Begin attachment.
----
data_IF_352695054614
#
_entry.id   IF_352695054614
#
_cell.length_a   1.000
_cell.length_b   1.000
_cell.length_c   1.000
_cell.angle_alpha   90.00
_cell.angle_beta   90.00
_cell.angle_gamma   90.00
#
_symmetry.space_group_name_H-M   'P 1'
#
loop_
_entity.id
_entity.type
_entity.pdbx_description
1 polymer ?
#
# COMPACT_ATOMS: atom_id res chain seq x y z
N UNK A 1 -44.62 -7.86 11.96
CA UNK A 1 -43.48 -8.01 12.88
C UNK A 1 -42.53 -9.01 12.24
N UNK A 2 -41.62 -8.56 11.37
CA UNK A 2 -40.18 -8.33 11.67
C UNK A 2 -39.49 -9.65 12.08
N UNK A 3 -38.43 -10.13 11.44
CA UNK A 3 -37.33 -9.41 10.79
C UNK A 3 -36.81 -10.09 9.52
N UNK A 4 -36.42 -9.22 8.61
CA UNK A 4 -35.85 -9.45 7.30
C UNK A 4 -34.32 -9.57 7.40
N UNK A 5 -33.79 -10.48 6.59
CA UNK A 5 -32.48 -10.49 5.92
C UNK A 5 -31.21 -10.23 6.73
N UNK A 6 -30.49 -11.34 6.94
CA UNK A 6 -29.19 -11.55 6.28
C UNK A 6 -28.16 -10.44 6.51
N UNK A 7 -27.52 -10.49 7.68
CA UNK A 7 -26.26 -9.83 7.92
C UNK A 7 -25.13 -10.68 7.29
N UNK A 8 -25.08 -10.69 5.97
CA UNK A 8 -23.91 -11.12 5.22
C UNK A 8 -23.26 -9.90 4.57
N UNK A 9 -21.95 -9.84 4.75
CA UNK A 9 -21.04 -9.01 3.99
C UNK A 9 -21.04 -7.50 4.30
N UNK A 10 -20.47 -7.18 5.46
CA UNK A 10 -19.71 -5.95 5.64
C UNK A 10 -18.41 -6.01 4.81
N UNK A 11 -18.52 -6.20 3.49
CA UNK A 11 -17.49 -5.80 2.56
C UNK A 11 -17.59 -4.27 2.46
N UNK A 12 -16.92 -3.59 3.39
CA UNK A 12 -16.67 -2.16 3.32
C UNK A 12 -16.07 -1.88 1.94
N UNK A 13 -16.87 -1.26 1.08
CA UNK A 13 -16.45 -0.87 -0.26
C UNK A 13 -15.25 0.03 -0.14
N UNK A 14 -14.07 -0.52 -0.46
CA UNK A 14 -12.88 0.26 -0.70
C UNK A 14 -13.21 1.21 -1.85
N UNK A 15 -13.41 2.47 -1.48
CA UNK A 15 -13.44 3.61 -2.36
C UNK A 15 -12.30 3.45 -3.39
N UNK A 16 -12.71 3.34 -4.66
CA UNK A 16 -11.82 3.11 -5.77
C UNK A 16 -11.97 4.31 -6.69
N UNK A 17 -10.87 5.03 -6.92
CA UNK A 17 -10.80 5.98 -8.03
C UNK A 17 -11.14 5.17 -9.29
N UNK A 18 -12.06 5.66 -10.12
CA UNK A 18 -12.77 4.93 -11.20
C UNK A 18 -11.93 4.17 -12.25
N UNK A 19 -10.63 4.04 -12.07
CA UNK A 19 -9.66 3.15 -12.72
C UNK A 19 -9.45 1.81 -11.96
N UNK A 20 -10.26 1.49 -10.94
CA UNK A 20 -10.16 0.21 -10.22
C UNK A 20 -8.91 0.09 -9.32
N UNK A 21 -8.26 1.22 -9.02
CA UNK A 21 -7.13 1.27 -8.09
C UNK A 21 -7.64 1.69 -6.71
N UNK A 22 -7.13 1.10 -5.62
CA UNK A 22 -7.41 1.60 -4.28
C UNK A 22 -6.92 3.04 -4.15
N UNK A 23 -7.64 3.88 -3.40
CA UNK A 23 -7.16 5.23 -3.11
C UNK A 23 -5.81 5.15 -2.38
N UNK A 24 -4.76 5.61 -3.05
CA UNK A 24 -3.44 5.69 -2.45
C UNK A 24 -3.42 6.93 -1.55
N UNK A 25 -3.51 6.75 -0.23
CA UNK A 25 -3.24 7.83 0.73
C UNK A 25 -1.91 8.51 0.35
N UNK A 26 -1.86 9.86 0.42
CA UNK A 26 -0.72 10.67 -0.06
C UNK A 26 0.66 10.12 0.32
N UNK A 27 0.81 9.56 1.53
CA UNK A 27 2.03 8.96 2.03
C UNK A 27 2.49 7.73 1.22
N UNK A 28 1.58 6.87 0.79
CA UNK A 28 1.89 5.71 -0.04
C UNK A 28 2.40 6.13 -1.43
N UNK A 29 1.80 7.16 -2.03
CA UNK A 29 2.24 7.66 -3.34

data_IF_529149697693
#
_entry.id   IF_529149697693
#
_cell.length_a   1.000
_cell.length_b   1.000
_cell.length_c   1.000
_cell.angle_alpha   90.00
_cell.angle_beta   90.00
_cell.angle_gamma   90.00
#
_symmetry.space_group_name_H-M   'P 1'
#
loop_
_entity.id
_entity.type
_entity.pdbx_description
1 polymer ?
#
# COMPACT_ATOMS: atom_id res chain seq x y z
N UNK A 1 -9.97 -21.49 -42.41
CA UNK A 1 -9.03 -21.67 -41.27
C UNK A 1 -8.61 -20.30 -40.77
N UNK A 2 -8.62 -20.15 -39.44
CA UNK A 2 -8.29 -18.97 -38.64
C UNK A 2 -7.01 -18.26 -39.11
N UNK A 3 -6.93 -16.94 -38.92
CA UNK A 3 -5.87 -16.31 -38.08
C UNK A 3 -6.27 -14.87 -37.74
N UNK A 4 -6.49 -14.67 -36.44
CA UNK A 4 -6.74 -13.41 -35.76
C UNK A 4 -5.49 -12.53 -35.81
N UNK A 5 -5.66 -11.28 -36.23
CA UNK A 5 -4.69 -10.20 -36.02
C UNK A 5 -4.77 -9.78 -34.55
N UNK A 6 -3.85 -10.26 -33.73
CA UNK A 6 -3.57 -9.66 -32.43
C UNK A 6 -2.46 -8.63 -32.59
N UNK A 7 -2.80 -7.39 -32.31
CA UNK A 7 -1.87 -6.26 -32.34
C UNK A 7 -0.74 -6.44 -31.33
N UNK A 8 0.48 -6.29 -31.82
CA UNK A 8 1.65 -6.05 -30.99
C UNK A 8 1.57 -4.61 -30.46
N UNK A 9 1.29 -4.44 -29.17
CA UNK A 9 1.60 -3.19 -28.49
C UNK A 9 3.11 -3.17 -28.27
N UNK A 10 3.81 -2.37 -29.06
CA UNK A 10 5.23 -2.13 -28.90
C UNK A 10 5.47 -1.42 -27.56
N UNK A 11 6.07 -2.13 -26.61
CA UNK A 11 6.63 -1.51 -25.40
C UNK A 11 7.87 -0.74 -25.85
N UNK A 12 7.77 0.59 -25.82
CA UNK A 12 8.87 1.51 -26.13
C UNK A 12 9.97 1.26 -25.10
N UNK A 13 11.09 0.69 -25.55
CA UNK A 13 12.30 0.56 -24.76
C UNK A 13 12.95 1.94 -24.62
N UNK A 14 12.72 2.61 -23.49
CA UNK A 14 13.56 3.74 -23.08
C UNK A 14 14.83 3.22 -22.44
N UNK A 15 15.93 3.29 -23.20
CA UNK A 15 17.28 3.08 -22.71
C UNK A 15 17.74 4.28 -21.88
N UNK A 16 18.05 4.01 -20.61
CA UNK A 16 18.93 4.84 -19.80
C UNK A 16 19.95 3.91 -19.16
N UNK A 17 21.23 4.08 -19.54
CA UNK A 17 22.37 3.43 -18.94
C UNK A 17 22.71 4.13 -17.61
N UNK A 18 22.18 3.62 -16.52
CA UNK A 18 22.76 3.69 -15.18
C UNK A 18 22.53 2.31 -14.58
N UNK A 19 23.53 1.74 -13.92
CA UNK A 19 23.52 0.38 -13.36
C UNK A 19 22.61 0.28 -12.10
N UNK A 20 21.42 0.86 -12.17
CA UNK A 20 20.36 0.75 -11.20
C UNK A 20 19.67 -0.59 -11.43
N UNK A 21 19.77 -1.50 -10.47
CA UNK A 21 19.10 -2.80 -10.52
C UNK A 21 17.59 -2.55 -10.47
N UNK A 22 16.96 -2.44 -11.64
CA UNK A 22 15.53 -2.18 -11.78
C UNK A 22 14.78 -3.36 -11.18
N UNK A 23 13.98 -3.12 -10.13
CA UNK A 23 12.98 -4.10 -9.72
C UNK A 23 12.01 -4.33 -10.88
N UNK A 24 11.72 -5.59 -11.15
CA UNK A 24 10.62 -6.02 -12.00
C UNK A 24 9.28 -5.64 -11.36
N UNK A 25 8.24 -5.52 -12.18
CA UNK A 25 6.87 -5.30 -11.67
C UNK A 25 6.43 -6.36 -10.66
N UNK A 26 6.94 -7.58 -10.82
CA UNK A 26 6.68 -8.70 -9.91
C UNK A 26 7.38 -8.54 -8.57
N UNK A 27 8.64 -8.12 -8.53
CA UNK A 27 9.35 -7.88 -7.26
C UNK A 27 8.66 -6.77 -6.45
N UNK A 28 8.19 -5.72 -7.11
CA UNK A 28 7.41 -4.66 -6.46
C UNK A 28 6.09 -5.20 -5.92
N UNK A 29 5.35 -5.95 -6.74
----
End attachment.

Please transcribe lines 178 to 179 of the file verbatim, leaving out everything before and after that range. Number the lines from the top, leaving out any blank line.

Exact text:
N UNK A 18 22.18 3.62 -16.52
CA UNK A 18 22.76 3.69 -15.18